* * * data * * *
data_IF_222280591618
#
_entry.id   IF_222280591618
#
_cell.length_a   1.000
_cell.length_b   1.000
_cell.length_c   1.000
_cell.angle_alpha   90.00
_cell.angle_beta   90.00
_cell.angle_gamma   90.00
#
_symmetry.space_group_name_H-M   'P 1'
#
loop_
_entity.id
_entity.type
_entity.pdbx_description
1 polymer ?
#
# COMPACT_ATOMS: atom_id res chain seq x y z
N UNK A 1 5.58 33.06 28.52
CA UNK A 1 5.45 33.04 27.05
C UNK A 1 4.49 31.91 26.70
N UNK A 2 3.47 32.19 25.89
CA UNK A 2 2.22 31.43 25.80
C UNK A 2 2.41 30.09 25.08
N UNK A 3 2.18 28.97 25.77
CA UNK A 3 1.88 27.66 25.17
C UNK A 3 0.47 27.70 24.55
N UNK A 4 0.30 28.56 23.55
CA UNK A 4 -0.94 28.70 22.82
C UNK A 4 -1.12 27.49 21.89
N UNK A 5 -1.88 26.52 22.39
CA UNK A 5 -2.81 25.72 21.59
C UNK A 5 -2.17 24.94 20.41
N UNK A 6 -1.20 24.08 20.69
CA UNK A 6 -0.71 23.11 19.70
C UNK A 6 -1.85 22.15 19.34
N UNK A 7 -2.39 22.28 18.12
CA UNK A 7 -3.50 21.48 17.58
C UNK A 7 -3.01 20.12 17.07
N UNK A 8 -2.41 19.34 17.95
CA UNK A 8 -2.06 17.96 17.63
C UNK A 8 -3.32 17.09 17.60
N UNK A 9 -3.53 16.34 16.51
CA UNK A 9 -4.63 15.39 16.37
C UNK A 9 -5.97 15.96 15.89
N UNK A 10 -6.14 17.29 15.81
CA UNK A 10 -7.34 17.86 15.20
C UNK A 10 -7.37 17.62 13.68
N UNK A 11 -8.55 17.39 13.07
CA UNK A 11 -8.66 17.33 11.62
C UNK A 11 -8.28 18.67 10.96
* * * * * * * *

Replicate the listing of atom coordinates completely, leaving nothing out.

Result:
data_IF_222280591618
#
_entry.id   IF_222280591618
#
_cell.length_a   1.000
_cell.length_b   1.000
_cell.length_c   1.000
_cell.angle_alpha   90.00
_cell.angle_beta   90.00
_cell.angle_gamma   90.00
#
_symmetry.space_group_name_H-M   'P 1'
#
loop_
_entity.id
_entity.type
_entity.pdbx_description
1 polymer ?
#
# COMPACT_ATOMS: atom_id res chain seq x y z
N UNK A 1 5.58 33.06 28.52
CA UNK A 1 5.45 33.04 27.05
C UNK A 1 4.49 31.91 26.70
N UNK A 2 3.47 32.19 25.89
CA UNK A 2 2.22 31.43 25.80
C UNK A 2 2.41 30.09 25.08
N UNK A 3 2.18 28.97 25.77
CA UNK A 3 1.88 27.66 25.17
C UNK A 3 0.47 27.70 24.55
N UNK A 4 0.30 28.56 23.55
CA UNK A 4 -0.94 28.70 22.82
C UNK A 4 -1.12 27.49 21.89
N UNK A 5 -1.88 26.52 22.39
CA UNK A 5 -2.81 25.72 21.59
C UNK A 5 -2.17 24.94 20.41
N UNK A 6 -1.20 24.08 20.69
CA UNK A 6 -0.71 23.11 19.70
C UNK A 6 -1.85 22.15 19.34
N UNK A 7 -2.39 22.28 18.12
CA UNK A 7 -3.50 21.48 17.58
C UNK A 7 -3.01 20.12 17.07
N UNK A 8 -2.41 19.34 17.95
CA UNK A 8 -2.06 17.96 17.63
C UNK A 8 -3.32 17.09 17.60
N UNK A 9 -3.53 16.34 16.51
CA UNK A 9 -4.63 15.39 16.37
C UNK A 9 -5.97 15.96 15.89
N UNK A 10 -6.14 17.29 15.81
CA UNK A 10 -7.34 17.86 15.20
C UNK A 10 -7.37 17.62 13.68
N UNK A 11 -8.55 17.39 13.07
CA UNK A 11 -8.66 17.33 11.62
C UNK A 11 -8.28 18.67 10.96